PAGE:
As reported by CNA today, The Church is revising what the Catechism says about the Catholic Church’s teaching on the death penalty. Whereas the current version of paragraph 2267 of the Catechism states “Assuming that the guilty party’s identity and responsibility have been fully determined, the traditional teaching of the Church does not exclude recourse to the death penalty, if this is the only possible way of effectively defending human lives against the unjust aggressor.“, the revision will state this instead: “the Church teaches, in the light of the Gospel, that ‘the death penalty is inadmissible because it is an attack on the inviolability and dignity of the person…”
What does this mean, exactly, and is this actually a change in Catholic teaching?
The new paragraph doesn’t actually change Church teaching, it changes the application of how we understand what the Church has always taught. The Church has always taught that human life is sacred, is dignified, that the human person is created in the image and likeness of God. Because of those characteristics, human life should always be defended, from the moment of conception to the moment of natural death. That’s why the Church has always, ALWAYS been opposed to the death penalty (and it’s why the Church is opposed to abortion).
But in the past the Church has given consideration to the possibility that in rare, extreme cases, the only way to protect the innocent might be to execute an aggressor. That doesn’t mean that the Church regarded the life of an aggressor as less than dignified, but that some aggressors can be so dangerous to the innocent that the only way to preserve the common good might…in extreme cases be execution. The Church has never taught that ‘the death penalty is wrong, UNLESS…” It has always taught that the death penally is wrong, period. However the Church has traditionally been reticent to exclude recourse to the death penalty, if this is the only way of defending human life. This should not be interpreted as the Church teaching that executing some people might be justified. That would be an exception that disproves and invalidates the teaching. I can rewrap this in a way that makes it more relatable and easier to understand.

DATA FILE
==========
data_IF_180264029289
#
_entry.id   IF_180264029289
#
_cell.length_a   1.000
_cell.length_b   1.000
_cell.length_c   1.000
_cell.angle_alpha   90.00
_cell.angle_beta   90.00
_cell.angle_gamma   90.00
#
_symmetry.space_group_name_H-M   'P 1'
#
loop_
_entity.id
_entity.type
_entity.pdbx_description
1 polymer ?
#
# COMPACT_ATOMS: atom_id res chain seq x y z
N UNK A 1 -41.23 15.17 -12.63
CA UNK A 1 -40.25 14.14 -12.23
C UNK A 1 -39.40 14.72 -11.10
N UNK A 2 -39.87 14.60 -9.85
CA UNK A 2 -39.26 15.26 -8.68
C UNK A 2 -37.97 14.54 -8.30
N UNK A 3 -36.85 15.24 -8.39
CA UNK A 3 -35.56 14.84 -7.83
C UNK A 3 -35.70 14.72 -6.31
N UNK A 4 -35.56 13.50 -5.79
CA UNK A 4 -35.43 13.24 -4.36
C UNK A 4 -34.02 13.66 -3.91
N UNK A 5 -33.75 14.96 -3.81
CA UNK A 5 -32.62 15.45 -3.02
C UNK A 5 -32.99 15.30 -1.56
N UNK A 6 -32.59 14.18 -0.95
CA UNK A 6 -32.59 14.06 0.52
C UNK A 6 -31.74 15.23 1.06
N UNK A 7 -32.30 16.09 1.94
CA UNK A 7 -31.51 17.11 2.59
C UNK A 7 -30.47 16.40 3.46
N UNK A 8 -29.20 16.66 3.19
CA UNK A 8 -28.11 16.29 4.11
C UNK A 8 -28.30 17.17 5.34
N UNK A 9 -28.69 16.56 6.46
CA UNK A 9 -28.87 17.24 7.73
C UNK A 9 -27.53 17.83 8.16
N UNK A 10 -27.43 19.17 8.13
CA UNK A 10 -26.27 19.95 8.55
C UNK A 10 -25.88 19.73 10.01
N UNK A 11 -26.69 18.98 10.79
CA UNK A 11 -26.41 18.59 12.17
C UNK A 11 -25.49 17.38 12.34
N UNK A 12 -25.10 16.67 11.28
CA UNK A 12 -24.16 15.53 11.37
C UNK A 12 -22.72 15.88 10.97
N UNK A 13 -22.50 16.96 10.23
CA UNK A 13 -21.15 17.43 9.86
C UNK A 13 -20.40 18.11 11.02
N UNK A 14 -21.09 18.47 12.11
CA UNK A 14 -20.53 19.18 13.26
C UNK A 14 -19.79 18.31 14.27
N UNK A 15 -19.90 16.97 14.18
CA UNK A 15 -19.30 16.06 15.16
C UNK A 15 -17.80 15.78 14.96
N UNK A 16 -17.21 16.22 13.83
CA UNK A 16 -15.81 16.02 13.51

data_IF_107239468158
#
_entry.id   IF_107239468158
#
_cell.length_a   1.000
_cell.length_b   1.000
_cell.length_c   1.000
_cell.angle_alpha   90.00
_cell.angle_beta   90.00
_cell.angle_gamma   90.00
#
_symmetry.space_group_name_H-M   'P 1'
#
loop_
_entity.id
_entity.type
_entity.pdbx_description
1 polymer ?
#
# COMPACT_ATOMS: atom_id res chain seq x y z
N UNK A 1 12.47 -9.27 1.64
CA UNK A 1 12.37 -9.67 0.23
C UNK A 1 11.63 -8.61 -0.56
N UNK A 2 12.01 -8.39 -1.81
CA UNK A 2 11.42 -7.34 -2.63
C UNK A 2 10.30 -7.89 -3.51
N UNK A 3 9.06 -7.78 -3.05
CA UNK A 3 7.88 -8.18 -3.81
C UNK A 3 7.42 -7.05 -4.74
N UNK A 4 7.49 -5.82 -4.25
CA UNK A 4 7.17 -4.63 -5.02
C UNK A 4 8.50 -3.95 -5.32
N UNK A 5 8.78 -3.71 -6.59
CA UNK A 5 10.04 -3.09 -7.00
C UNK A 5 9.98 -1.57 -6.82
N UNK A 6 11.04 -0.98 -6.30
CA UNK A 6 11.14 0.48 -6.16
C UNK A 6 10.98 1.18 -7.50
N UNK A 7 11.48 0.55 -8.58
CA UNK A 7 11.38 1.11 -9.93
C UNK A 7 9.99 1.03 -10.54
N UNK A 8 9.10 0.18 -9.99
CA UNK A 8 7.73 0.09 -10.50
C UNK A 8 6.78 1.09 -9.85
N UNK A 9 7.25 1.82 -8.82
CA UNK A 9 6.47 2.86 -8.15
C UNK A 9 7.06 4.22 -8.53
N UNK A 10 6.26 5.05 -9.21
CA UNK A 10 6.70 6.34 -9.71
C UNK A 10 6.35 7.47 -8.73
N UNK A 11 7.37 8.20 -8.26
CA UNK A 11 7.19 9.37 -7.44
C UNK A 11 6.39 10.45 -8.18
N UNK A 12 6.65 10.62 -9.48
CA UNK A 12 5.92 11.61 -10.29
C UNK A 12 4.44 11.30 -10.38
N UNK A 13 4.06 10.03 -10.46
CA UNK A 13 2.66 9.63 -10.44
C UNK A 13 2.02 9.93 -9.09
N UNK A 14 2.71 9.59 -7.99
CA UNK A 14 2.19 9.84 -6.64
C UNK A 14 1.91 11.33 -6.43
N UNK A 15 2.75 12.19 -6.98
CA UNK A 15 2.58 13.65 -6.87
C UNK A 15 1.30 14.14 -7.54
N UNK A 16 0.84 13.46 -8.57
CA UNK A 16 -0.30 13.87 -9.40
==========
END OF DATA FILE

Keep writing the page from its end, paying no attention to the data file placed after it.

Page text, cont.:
Is murder wrong? Yes. What if someone breaks into your home and is about to kill your family? Let’s go through the logic and escalation of how you might/should engage the perpetrator in the interests of protecting your family. Could you protect your family by tackling the aggressor? Maybe. But what if he’s crazed, and bigger and stronger than you are? You might have to do something more extreme in order to protect your family. Could you hit him with a blunt object? Maybe. What if that isn’t sufficient? Could you shoot him in a way that is non-lethal, for example in a leg? You could. But what if he’s so intent on killing your family, and in such a state of rage that shooting him in his leg doesn’t stop him? Might you have to shoot to kill in order to protect your family? Maybe. But then are you culpable for committing murder in an extreme case like that? No. Not by legal standards, or by the Church’s standards. Does that mean the Church teaches that killing some people is ok? No. Killing ANY person is wrong. But Catholic moral teaching holds that sometimes, depending on the situation and circumstances (such as what I offered above) a person may not be culpable for the grave sin of killing in the protection of his own life, or the lives of others.
So bringing it back to the death penalty, the Church has left open the possibility that in extreme cases there may be recourse to the death penalty if this is the only way of defending human life. That isn’t teaching that “the death penalty is ok”. It’s teaching that the death penalty is wrong, just as killing another human being is wrong, but that there may be extreme cases where taking the life of the aggressor may be the only way to protect others—just as killing an intruder may be, in extreme cases, the only way to protect your family. It isn’t supposed to be an option, it’s supposed to be an absolute last resort when all else fails.
But today there are no extreme cases where the death penalty is reasonable or permissible. This isn’t the 1700s. We can incarcerate the guilty, and our prisons are secure enough that the guilty can be permanently separated from the public in order to guard the common good. That’s one reason for the Church’s revision of the Catechism’s paragraph 2267. But I think another part of the Church’s reasoning is especially beautiful and shouldn’t be overlooked. “…more effective systems of detention have been developed, which ensure the due protection of citizens but, at the same time, do not definitively deprive the guilty of the possibility of redemption.”
How beautiful is that? Even a murderer should be given the time and chance to be able to repent. It may happen a month after he’s put in prison. It may happen a year later. It may happen decades later. It may never happen at all. But his salvation and soul are in jeopardy, and once his soul is lost (at the time of his death), that loss is permanent. Shouldn’t the Church be teaching that every soul, no matter what the person has done, should be given every opportunity, during every moment of his/her earthly life to repent? Jesus would give them every opportunity to repent. No sin is above God’s mercy, if we ask for it. And we all have to have that chance to ask for it, even if it takes decades to bring ourselves to ask for it. God’s mercy is great, and is ever calling out to us. And it’s good and right for the Church to teach that, and to preach it in a way that sets that foundation of truth in the minds and hearts of man.
Ave Maria, virgo fidelis.